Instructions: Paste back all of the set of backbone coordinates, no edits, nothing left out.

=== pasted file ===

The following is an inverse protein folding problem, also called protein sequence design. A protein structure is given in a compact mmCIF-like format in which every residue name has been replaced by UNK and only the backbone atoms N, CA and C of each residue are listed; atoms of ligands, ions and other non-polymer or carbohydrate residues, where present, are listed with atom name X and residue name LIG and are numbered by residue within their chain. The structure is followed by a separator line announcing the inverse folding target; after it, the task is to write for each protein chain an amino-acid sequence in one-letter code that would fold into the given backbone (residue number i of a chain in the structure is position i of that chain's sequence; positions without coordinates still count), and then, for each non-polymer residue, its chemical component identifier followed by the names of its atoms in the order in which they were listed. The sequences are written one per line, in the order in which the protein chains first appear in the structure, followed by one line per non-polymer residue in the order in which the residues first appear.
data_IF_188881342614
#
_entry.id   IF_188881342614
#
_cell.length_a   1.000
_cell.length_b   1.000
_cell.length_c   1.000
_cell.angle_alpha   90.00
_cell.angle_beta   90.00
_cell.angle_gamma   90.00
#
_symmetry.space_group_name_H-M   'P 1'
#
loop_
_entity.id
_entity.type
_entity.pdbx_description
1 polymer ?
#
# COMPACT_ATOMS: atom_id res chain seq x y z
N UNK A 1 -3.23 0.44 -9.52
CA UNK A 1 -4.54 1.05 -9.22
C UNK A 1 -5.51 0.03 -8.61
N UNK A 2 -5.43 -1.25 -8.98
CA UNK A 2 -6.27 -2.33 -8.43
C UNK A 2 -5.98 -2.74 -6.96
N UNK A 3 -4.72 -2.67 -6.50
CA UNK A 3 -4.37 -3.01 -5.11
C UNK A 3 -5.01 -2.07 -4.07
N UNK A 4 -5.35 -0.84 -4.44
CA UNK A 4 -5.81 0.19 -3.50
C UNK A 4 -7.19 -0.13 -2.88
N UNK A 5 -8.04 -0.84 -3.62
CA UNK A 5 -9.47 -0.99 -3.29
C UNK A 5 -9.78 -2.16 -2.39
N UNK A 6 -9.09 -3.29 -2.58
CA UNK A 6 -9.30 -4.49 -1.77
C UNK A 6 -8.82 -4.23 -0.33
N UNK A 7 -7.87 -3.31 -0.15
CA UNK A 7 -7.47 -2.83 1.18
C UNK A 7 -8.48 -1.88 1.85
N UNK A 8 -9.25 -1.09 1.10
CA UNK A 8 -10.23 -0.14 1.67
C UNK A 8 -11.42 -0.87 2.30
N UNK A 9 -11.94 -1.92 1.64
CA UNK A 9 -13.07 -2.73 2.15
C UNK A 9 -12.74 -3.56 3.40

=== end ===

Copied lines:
The following is an inverse protein folding problem, also called protein sequence design. A protein structure is given in a compact mmCIF-like format in which every residue name has been replaced by UNK and only the backbone atoms N, CA and C of each residue are listed; atoms of ligands, ions and other non-polymer or carbohydrate residues, where present, are listed with atom name X and residue name LIG and are numbered by residue within their chain. The structure is followed by a separator line announcing the inverse folding target; after it, the task is to write for each protein chain an amino-acid sequence in one-letter code that would fold into the given backbone (residue number i of a chain in the structure is position i of that chain's sequence; positions without coordinates still count), and then, for each non-polymer residue, its chemical component identifier followed by the names of its atoms in the order in which they were listed. The sequences are written one per line, in the order in which the protein chains first appear in the structure, followed by one line per non-polymer residue in the order in which the residues first appear.
data_IF_188881342614
#
_entry.id   IF_188881342614
#
_cell.length_a   1.000
_cell.length_b   1.000
_cell.length_c   1.000
_cell.angle_alpha   90.00
_cell.angle_beta   90.00
_cell.angle_gamma   90.00
#
_symmetry.space_group_name_H-M   'P 1'
#
loop_
_entity.id
_entity.type
_entity.pdbx_description
1 polymer ?
#
# COMPACT_ATOMS: atom_id res chain seq x y z
N UNK A 1 -3.23 0.44 -9.52
CA UNK A 1 -4.54 1.05 -9.22
C UNK A 1 -5.51 0.03 -8.61
N UNK A 2 -5.43 -1.25 -8.98
CA UNK A 2 -6.27 -2.33 -8.43
C UNK A 2 -5.98 -2.74 -6.96
N UNK A 3 -4.72 -2.67 -6.50
CA UNK A 3 -4.37 -3.01 -5.11
C UNK A 3 -5.01 -2.07 -4.07
N UNK A 4 -5.35 -0.84 -4.44
CA UNK A 4 -5.81 0.19 -3.50
C UNK A 4 -7.19 -0.13 -2.88
N UNK A 5 -8.04 -0.84 -3.62
CA UNK A 5 -9.47 -0.99 -3.29
C UNK A 5 -9.78 -2.16 -2.39
N UNK A 6 -9.09 -3.29 -2.58
CA UNK A 6 -9.30 -4.49 -1.77
C UNK A 6 -8.82 -4.23 -0.33
N UNK A 7 -7.87 -3.31 -0.15
CA UNK A 7 -7.47 -2.83 1.18
C UNK A 7 -8.48 -1.88 1.85
N UNK A 8 -9.25 -1.09 1.10
CA UNK A 8 -10.23 -0.14 1.67
C UNK A 8 -11.42 -0.87 2.30
N UNK A 9 -11.94 -1.92 1.64
CA UNK A 9 -13.07 -2.73 2.15
C UNK A 9 -12.74 -3.56 3.40